Private military contractors are also involved in Somalia and the surrounding seas. This personnel provide security for shipping organizations and help deter pirates. Security contractors also operate in conflict zones in Africa, help with wildlife defense in poaching-prone zones, and help with drug-related conflict in countries including Columbia and Mexico.
There are plenty of defense contracting job opportunities overseas, as you can already tell. The most common security contracting jobs overseas include maritime security, combat medic or paramedic, high-threat security, training instructor, personal security detail, and infrastructure security. But how exactly do you get security contracts overseas?
If you meet the qualifications needed to be a security contractor, there are several places to find part-time and full-time private security contracting jobs abroad. One of the best places to start is sending applications to established and reputable private military/security companies that hire security contractors. Some well-known private security companies that look to hire military veterans include CACI, Academi/Blackwater, SOC USA, DynCorp Intl, G4S, Haliburton, Aegis, KBR, Armor Group, IDS, Northrop Gruman, Vectrus, GRS, Triple Canopy, Gavin de Becker & Associates, Constellis Company, and AKE Group.
Some private military firms won’t make their job openings public. Just submit your resume on the company website if this is the case. When the security company needs new applicants, they may contact you to schedule an interview. Other options for finding security contracting jobs overseas are connecting with a security recruitment agency and checking job search websites such as shooterjobs.com, joblist.com, glass door, and indeed.com.
Many private security firms publish job vacancies on online job portals. Both these pathways are effective since you have access to numerous job listings for multiple potential clients, all in one place. You can also get a job matched based on your area of interest, experience, and skillsets. You have to do your due diligence to ensure you are dealing with a legitimate private security company. Note that if you have served in U.S military special operations, you will be highly valued by private military companies abroad.
One useful tip for finding private military contracting jobs overseas is connecting with a local component of ex-military services. Organizations such as American Legion, VFW, The Mission Continues, Combined Arms, or any local veteran’s group may have vast connections to corporations. You can get great advice on ways to transition from the military to the private security industry.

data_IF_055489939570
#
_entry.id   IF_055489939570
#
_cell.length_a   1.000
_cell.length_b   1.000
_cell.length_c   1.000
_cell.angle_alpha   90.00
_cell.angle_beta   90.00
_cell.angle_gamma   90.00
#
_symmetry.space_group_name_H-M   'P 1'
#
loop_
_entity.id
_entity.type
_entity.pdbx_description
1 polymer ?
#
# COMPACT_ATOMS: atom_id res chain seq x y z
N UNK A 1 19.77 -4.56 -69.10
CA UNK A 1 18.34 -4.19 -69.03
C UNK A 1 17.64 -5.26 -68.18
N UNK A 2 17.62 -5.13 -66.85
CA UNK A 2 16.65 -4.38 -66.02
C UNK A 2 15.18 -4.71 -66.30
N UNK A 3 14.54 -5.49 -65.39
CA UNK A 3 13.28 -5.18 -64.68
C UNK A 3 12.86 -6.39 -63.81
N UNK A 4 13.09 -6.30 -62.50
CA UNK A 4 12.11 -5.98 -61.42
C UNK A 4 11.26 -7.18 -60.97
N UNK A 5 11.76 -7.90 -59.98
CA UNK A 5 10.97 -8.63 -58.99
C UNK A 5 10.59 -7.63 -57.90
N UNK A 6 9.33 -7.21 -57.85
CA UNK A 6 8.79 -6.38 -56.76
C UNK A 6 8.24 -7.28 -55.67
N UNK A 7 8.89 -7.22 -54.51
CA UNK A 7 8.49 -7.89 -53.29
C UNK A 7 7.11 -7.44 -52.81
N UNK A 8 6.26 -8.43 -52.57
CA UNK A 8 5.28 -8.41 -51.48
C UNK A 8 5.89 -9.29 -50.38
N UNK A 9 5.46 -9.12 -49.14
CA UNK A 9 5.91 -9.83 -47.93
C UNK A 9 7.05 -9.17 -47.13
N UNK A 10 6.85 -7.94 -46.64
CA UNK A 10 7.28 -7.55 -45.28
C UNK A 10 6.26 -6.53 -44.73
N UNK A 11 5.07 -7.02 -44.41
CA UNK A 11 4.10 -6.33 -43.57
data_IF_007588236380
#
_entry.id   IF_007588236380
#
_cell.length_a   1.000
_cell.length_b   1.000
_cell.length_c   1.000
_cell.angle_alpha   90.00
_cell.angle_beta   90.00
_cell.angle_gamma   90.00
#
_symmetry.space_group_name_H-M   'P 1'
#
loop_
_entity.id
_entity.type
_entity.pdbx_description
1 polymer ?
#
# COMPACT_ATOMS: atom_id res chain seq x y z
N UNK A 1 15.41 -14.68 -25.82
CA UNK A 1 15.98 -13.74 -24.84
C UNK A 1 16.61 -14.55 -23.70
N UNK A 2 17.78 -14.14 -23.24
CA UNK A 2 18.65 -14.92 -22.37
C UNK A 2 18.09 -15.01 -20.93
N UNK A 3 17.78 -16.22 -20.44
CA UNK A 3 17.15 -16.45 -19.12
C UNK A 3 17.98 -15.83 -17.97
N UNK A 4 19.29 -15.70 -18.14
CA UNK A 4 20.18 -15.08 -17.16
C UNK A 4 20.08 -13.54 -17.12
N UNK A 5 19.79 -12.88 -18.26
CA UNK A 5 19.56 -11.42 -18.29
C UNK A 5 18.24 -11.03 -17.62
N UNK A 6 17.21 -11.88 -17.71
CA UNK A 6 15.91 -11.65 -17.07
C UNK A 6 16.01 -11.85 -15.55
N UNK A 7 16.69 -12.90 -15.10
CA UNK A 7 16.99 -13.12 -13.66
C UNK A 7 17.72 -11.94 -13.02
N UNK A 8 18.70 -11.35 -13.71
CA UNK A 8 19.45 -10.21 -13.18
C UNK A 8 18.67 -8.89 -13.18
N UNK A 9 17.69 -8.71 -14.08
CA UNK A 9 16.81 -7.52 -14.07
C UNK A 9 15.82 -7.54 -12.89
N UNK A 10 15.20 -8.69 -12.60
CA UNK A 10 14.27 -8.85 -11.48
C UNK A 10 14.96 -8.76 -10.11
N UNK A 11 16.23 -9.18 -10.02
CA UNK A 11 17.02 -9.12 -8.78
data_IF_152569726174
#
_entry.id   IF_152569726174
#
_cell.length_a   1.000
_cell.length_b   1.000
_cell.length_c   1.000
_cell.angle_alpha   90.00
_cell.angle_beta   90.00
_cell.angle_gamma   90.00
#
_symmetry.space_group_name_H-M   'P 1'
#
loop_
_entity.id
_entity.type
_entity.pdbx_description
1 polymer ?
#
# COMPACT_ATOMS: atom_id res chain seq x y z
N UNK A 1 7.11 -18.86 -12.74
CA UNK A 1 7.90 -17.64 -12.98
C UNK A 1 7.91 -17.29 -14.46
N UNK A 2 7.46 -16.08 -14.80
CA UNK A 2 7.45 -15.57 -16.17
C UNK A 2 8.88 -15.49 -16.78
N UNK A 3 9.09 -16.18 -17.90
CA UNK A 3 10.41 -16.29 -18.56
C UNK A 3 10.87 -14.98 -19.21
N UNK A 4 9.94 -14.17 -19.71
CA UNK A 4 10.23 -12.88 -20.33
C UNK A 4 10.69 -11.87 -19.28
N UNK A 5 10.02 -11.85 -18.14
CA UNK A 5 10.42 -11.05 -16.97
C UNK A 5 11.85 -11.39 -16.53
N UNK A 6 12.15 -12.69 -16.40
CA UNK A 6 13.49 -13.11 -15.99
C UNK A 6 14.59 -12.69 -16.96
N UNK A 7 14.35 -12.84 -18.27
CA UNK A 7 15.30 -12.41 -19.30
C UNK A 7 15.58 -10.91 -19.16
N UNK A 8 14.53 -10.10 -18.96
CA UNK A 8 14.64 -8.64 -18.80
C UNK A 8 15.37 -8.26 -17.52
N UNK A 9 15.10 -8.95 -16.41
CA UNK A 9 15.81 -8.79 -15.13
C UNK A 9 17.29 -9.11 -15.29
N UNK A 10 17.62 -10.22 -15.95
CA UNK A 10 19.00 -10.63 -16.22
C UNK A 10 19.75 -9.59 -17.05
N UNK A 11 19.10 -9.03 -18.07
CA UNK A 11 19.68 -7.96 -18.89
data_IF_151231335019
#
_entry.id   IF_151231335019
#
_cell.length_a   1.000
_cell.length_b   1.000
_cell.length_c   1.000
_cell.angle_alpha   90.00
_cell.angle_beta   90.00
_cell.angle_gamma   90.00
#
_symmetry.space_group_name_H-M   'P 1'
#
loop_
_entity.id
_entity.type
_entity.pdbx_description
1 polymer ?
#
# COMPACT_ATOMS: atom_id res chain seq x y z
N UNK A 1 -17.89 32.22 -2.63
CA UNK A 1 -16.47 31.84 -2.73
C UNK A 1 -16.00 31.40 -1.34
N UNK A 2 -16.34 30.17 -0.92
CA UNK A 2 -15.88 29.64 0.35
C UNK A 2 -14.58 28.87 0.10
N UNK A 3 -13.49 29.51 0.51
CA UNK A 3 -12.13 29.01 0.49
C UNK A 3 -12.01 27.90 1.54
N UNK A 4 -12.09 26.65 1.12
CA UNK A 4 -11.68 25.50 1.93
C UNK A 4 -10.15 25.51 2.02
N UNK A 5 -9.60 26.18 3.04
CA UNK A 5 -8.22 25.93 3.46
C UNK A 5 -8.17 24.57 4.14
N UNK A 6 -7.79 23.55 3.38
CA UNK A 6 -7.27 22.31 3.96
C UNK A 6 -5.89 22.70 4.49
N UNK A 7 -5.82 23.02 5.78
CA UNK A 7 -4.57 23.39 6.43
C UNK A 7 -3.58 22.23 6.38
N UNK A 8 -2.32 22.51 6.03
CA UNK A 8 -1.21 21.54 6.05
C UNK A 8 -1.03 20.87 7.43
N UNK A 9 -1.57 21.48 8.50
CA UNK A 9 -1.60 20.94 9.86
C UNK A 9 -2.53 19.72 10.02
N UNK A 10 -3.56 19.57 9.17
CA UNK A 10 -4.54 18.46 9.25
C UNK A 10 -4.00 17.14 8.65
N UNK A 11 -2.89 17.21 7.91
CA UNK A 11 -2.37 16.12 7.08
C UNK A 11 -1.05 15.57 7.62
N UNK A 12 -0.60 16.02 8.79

You can also join professional networking sites. You can create profiles that include your military service experience and get to connect with industry leaders around the world. Growing your professional network can open doors to lucrative employment opportunities in the sector.
Once you have zeroed in on a viable security contractor job, the application process is the next vital step. Applying for a job in a field you are trying to get into can be daunting. This is more so for private security contracting since the discipline is filled with extraordinarily competitive and skilled candidates.
Whether you apply for a security contracting job directly with an employer or through a recruitment website/agency, you will need to have several documents ready. These documents include your resume and proof of your background information or qualifications. You must ensure you streamline your resume and state your relevant qualifications to stand out as a candidate. Some companies may require you to include a cover letter, although that is often not the case.
If the potential employee is impressed with your resume, they will contact you to schedule an interview and request additional materials. Depending on the security contracting job, you may be asked to pass a physical fitness test, pass a security clearance or background check, answer short essay questions, and supply official copies of military discharge forms or certificates, and references.
All in all, a big part of the process of transitioning back to civilian life after your time in the military is finding employment opportunities that value the transferable skills you acquired during service. As a veteran or retired military personnel, there are various viable options for you to further your career, and one of these options is venturing into the well-paying and fulfilling private military/security contracting sector.
Getting Defence Contracting Jobs Overseas // Security Contracting Jobs